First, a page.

Santa Cruz’s Carlie Statsky brings her love of the natural world to the hyper-personal art of wedding photography
It was Christmas in Australia, during a freak hail storm, when a young Carlie Statsky discovered her passion for photography. As ice pelted the summertime asphalt, she ran outside with her brother to capture the eerie scene of steam rising off the ground. From that point on, the camera was a part of her.
Today, Statsky’s appreciation for the natural world serves as the backdrop to her main focus as a wedding photographer: new love.
After shooting the minute and personalized details of the big day—bridesmaid gowns, pearl embellishments, coils of white frosting, hydrangea centerpieces—Statsky is known to steal the couple away for a shoot at dusk.
“It’s so atmospheric and beautiful and soft—kind of ethereal,” Statsky says. “I like some of those images to feel a little bit dreamy, because it’s how our memory of the day is. It’s kind of a bonding experience for them to watch their first sunset as husband and wife, and there’s a glow about the couple, and a glow in the actual atmosphere from the light.”
Fifteen years since her first wedding shoot, Statsky lives in Santa Cruz’s Happy Valley and shoots weddings with her husband, Gabe Statsky, for Carlie Statsky Photography, with a nod to “modern, photojournalism-inspired, fine-art photography.” With a background in travel photography and photojournalism, Statsky wasn’t the type of girl who kept a scrapbook of ideas for her own big day, and never expected to make a career out of shooting weddings.
Just like no two weddings are alike, Statsky has come to realize that the love between two people comes in 32 flavors and then some—and she’s stopped trying to make one lens fit all.
“Some couples love in a shy way, some couples love in a really gregarious way,” Stratsky says. “It’s not my job to photograph every couple in the same way; it’s my job to show what their love is like, so that means adapting to each relationship.”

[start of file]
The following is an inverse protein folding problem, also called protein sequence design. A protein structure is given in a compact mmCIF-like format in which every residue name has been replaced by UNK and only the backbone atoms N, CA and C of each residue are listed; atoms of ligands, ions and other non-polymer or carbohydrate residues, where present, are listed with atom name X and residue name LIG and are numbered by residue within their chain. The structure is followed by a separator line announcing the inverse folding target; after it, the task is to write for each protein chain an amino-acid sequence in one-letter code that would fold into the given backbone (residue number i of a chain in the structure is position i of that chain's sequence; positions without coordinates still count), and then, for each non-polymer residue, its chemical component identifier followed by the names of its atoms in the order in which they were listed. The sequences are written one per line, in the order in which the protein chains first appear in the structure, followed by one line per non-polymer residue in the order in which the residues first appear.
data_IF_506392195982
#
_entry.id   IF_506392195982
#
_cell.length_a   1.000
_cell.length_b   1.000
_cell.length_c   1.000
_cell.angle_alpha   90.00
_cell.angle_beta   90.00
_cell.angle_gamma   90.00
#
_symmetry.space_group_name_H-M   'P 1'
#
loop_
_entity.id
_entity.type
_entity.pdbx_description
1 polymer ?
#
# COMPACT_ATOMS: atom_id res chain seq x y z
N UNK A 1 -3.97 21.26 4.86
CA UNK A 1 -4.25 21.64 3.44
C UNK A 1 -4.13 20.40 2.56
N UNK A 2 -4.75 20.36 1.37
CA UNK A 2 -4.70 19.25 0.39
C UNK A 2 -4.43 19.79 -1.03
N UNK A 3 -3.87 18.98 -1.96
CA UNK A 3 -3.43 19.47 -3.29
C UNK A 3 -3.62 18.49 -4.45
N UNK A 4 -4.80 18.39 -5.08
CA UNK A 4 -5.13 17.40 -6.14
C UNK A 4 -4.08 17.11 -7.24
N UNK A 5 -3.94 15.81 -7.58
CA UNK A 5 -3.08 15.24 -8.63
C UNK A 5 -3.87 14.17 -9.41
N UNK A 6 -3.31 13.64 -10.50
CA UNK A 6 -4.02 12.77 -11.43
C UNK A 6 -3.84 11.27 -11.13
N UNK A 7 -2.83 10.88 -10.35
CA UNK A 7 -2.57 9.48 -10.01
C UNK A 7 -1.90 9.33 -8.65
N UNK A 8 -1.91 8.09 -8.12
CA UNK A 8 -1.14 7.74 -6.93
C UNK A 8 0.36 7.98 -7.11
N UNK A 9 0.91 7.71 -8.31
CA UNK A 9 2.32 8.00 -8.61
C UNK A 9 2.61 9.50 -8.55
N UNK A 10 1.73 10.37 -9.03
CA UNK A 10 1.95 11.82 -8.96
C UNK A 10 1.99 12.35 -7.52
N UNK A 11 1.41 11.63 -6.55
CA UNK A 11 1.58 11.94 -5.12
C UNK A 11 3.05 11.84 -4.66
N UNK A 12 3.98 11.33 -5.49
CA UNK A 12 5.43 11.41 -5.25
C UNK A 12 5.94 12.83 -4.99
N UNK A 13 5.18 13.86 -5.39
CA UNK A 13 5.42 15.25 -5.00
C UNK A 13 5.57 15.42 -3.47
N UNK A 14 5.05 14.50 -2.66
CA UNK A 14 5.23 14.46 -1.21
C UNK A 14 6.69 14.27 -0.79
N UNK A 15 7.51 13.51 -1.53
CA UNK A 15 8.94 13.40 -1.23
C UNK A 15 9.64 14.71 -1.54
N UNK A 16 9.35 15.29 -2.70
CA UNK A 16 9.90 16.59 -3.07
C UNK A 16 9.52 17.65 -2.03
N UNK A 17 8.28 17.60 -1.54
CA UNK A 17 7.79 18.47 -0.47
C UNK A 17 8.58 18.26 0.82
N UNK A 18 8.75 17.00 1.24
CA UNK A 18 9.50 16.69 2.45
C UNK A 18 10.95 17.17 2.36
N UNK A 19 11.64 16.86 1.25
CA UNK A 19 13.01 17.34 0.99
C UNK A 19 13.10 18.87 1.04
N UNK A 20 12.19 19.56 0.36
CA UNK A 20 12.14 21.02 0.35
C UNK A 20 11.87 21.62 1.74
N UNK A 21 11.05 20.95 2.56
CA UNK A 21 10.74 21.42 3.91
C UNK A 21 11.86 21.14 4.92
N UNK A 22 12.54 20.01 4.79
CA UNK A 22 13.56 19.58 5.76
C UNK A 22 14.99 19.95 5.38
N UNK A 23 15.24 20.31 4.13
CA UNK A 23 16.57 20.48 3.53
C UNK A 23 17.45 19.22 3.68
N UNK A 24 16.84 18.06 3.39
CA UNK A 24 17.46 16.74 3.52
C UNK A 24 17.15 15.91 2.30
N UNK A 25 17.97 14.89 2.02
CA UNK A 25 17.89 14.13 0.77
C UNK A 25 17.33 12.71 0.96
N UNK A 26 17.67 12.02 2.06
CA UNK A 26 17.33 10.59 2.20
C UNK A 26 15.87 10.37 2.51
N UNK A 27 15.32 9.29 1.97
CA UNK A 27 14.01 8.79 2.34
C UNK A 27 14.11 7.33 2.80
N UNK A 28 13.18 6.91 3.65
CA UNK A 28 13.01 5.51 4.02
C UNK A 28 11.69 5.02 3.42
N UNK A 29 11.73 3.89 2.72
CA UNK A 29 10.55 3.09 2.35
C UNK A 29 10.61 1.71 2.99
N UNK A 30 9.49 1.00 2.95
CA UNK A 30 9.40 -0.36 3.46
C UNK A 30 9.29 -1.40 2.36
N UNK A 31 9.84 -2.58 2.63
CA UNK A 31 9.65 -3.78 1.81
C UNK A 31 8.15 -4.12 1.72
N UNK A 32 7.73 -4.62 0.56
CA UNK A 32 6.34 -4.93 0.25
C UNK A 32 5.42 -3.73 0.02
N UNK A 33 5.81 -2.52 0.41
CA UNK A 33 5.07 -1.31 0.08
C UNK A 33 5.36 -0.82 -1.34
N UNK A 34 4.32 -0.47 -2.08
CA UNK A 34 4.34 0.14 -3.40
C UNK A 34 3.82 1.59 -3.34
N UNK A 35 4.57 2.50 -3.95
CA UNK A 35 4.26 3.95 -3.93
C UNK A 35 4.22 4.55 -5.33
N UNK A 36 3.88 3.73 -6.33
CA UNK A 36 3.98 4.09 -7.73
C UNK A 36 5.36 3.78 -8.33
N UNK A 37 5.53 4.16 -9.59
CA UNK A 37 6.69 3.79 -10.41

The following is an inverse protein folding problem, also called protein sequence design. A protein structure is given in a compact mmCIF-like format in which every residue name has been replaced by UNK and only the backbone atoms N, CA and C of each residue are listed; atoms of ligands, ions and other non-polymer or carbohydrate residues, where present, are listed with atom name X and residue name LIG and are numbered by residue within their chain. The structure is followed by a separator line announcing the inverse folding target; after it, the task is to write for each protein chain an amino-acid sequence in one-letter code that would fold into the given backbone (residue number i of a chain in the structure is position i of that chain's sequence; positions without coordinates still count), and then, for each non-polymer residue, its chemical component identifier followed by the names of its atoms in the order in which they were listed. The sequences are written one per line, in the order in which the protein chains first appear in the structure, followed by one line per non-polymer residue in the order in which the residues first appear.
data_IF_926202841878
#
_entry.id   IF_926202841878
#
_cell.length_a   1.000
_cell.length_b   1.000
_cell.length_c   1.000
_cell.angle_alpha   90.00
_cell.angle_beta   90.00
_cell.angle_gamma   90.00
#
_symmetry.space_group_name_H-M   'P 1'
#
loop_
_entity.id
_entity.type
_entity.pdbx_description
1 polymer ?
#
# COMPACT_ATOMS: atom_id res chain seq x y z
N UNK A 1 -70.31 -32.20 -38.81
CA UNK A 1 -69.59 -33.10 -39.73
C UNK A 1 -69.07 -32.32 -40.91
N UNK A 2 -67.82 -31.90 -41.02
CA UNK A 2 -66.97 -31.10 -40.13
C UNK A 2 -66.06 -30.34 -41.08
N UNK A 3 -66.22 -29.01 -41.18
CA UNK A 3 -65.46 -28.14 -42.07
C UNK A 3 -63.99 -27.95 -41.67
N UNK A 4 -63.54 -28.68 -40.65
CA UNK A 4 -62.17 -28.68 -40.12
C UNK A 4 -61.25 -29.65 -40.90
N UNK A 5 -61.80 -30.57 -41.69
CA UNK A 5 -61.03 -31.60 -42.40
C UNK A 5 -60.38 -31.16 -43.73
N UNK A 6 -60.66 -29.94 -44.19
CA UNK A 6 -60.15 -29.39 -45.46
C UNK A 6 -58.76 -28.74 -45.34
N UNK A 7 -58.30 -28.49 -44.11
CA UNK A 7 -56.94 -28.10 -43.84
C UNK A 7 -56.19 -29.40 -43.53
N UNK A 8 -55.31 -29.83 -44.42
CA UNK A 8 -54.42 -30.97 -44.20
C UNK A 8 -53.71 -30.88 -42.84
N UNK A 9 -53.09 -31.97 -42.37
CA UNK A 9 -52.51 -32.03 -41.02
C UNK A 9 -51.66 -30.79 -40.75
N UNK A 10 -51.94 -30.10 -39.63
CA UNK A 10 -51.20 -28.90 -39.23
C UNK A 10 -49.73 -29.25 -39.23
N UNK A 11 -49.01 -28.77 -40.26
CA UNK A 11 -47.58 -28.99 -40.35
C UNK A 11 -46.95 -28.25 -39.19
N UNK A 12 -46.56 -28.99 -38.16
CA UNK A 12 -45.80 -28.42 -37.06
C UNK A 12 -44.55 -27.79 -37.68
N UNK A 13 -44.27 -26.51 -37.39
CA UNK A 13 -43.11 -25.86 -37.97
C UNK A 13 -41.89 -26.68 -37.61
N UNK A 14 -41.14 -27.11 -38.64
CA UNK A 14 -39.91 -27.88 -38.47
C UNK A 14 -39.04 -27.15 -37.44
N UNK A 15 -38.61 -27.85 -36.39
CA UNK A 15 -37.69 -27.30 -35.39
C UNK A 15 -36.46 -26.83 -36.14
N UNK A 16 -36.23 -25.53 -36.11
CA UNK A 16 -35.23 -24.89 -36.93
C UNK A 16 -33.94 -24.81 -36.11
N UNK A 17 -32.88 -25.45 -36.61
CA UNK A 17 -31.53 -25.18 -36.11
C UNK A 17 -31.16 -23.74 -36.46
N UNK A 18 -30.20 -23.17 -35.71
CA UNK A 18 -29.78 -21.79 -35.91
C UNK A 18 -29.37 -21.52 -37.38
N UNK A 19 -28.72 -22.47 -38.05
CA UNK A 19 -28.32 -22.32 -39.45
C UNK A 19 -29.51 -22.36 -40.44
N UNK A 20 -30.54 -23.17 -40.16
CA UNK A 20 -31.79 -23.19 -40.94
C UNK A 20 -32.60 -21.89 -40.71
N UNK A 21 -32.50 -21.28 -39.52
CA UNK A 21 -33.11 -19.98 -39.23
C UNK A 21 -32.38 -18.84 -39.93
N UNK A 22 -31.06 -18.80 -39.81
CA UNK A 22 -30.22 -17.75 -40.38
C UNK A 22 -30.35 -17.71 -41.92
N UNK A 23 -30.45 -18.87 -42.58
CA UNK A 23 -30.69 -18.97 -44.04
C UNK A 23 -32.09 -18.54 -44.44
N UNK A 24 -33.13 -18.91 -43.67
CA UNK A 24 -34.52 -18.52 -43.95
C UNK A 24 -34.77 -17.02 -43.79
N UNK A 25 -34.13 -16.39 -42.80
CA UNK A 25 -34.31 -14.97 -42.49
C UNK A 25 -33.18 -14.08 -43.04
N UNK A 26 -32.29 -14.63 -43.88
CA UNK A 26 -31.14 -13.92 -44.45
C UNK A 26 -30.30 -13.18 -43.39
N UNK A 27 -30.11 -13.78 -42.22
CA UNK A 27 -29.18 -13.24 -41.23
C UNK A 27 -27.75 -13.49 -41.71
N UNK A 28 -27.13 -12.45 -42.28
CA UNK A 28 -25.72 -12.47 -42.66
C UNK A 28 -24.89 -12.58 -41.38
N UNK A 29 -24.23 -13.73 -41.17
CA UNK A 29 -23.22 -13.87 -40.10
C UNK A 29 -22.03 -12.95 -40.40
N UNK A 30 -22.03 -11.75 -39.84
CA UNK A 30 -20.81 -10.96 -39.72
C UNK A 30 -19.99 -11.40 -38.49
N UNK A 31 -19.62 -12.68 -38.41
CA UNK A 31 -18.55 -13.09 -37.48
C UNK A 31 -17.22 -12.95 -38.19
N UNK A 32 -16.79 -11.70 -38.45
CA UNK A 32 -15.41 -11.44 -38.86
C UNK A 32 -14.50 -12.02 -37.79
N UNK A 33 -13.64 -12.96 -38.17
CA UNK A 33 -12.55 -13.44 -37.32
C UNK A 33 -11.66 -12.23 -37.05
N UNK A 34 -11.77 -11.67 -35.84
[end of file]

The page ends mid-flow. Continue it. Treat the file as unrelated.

Photographing two people who are joining their lives together is a huge responsibility, says Statsky. But rather than obsessing over staging the typical wedding shots, she likes to let the day unfold.
“I think it is important to feel the weight of how important these memories are. I’m just so aware of this fleeting, amazing day and how important it is to capture the memories of it in that really broad but detailed way,” says Statsky.
Stasky admits she couldn’t do it without her other half, Gabe, who acts as her assistant photographer. Even though Gabe’s day job involves running a custom furniture business, on wedding day weekends, the two form a united front.
“We can almost telepathically communicate at this point. He’ll just look over and know what I need, and we always have a different lens to capture a different perspective,” says Statsky.
Statsky met her husband in Berkeley while visiting from Australia, where she lived on and off throughout middle and high school. Just like so many other moments in her life, the camera she wore around her neck at her brother’s graduation was a centripetal force—and in this case, sparked her very first conversation with her now-husband.
After more than a decade of marriage, the pair manages to meld work and play while still keeping the peace.
“Our joke is that Gabe gets in the car whenever we’re done and reminds me ‘OK, you’re not the boss anymore,” Statsky laughs. “There are very rarely moments of friction during the wedding day because your head is so in that space of delivering that service that there’s no real room for that. In some ways I feel like it’s brought us closer and it makes us appreciate certain aspects about each other that we don’t see in our daily lives.”
And although Statsky says there’s no such things as a “bad” wedding, they’ve had their fair share of challenges over the years; rain, time crunches, gowns that didn’t button, unflattering lighting, and drunken bridal parties, to name a few. But Statsky says that, as a perfectionist, there’s nothing she can’t smooth over in the editing process.
“That’s my job as a photographer, too. For most people that day ends up being the best day of their lives up to that point, so it’s a big responsibility and honor to be documenting that.”